A court in Moscow has handed a former state TV journalist a 8 1/2-year prison term in absentia for protesting Russia’s war in Ukraine, the latest in a months-long crackdown against dissent that has intensified since Moscow’s invasion 20 months ago
A court in Moscow on Wednesday handed a former state TV journalist a 8 1/2-year prison term in absentia for protesting Russia’s war in Ukraine, the latest in a months-long crackdown against dissent that has intensified since Moscow’s invasion 20 months ago.
Marina Ovsyannikova was charged with spreading false information about the Russian army, a criminal offense under a law adopted shortly after the Kremlin sent troops to Ukraine.
She held a picket in the Russian capital in July 2022, and held a poster that said “(Russian President Vladimir) Putin is a killer. His soldiers are fascists. 352 children have been killed (in Ukraine). How many more children need to die for you to stop?”
Ovsyannikova, who until March 2022 worked at for Russia’s state-run Channel One, was detained and placed under house arrest, but managed to escape to France with her daughter. Russian authorities put her on a wanted list and prosecuted and tried her in absentia.
In March, 2022 Ovsyannikova made international headlines after appearing behind the anchor of an evening Channel One news broadcast with a poster that said “Stop the war, don’t believe the propaganda, they are lying to you here.” She quit her job at the channel, was charged with disparaging the Russian military and fined 30,000 rubles ($270 at the time).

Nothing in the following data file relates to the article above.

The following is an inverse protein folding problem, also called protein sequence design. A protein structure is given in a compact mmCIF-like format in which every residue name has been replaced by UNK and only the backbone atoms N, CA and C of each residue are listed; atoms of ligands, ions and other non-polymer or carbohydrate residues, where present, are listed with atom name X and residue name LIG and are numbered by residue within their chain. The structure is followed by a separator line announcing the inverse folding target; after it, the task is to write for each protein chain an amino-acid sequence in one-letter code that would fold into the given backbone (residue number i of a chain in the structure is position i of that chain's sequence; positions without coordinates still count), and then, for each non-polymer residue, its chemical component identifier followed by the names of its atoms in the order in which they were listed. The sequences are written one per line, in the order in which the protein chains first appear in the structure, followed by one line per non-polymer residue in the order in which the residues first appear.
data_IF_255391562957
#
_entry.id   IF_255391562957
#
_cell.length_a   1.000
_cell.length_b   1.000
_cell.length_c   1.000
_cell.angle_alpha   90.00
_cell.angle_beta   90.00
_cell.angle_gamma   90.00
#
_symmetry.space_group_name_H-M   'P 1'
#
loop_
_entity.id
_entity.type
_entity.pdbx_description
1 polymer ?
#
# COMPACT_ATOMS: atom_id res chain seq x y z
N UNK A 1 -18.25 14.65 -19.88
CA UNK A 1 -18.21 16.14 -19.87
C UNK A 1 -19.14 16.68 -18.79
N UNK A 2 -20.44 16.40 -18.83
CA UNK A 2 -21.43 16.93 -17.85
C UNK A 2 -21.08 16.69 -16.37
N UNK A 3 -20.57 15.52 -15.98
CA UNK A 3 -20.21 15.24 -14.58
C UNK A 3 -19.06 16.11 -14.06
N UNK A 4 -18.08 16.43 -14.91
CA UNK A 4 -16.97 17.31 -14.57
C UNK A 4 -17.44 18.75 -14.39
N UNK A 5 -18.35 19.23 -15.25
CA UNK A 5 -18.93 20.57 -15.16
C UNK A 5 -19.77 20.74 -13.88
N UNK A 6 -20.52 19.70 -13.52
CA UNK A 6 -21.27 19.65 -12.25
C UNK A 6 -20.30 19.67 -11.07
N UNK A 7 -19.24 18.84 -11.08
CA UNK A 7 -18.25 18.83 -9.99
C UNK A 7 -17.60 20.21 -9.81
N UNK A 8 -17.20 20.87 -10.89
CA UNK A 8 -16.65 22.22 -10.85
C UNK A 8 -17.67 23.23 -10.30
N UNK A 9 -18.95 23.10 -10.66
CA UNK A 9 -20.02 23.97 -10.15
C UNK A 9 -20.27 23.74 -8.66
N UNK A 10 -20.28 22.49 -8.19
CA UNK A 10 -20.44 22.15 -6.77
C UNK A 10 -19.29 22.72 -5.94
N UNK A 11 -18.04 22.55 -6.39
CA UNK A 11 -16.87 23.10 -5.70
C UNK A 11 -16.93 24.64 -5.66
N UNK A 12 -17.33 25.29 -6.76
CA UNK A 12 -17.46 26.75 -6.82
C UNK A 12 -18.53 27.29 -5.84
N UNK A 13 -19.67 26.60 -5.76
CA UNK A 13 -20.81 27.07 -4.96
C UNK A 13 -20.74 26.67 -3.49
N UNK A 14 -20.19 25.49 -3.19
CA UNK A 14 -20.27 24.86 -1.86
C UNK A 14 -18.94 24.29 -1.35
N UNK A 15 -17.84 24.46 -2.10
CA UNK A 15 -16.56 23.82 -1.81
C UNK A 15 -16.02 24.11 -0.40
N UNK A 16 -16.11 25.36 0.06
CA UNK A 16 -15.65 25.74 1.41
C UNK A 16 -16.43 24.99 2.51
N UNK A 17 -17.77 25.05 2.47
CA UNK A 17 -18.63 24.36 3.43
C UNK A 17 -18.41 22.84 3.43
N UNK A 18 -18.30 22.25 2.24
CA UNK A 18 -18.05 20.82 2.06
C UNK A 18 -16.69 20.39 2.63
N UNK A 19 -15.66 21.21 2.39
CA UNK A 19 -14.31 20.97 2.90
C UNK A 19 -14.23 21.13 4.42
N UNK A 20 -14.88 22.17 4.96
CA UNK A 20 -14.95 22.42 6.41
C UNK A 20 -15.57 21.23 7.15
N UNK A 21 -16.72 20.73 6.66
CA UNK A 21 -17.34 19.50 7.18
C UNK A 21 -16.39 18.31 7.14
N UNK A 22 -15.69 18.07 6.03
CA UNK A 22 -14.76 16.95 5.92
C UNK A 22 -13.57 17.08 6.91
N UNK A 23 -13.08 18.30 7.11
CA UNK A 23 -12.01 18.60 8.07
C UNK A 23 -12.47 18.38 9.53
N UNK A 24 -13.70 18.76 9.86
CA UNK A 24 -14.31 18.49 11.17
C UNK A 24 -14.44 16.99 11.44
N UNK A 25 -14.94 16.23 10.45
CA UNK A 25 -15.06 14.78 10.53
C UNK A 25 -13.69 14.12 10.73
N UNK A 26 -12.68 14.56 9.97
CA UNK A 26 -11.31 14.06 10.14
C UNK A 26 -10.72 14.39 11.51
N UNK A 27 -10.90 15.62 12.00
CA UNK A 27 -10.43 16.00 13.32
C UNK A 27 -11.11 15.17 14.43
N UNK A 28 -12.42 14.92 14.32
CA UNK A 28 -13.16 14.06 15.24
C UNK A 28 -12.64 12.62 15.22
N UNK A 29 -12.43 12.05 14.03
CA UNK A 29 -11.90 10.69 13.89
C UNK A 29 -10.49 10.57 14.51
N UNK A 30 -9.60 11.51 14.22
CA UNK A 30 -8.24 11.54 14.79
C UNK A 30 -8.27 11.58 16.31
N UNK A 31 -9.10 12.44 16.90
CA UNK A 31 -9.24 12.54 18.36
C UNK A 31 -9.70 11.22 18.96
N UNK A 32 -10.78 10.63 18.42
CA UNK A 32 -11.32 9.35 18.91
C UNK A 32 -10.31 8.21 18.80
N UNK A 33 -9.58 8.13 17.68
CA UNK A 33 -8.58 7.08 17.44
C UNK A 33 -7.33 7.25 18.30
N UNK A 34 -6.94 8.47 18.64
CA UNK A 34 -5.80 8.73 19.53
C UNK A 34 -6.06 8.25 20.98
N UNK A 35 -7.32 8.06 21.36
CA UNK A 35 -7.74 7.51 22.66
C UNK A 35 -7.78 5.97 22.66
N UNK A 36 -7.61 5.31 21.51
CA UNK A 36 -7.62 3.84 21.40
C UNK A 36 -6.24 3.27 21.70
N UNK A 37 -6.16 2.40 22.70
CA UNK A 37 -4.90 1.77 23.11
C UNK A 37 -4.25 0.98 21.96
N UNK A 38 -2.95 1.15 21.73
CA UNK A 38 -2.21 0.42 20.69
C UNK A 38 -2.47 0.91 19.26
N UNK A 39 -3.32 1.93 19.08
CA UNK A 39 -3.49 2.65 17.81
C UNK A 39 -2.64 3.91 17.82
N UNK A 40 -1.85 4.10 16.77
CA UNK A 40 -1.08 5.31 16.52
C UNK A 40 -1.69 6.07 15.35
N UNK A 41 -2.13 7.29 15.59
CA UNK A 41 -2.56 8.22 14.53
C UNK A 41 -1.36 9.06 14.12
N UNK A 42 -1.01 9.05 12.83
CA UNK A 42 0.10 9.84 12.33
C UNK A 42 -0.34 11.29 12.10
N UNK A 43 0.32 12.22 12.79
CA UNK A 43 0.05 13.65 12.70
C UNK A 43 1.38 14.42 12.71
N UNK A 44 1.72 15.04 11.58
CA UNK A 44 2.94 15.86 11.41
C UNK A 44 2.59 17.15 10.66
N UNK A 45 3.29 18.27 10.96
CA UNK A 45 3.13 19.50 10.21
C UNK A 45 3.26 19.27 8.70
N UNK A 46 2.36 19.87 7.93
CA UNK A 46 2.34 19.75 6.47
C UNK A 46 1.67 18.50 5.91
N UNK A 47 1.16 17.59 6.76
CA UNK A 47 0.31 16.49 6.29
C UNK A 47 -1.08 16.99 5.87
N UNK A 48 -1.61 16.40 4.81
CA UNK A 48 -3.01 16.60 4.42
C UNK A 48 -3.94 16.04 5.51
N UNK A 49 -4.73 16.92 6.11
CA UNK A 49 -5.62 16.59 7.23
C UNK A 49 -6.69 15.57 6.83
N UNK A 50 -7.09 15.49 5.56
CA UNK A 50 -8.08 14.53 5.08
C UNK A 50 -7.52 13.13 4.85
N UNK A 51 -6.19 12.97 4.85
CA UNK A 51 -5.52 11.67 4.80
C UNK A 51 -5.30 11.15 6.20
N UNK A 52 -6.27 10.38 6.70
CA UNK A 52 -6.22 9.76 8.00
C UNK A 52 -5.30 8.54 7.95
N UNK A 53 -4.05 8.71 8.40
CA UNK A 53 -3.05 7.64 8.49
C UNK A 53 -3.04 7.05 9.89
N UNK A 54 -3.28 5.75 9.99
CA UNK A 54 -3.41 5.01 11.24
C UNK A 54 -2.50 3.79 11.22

Thousands of Russians have been fined and hundreds have faced criminal charges over publicly speaking out or protesting against the war in the last 20 months. The Kremlin has used legislation outlawing criticism of what it insists on calling a “special military operation” to target opposition figures, human rights activists and independent media.
Top Kremlin critics have been handed lengthy prison terms, rights groups have been forced to shut down, independent news sites were blocked and independent journalists have left the country, fearing prosecution.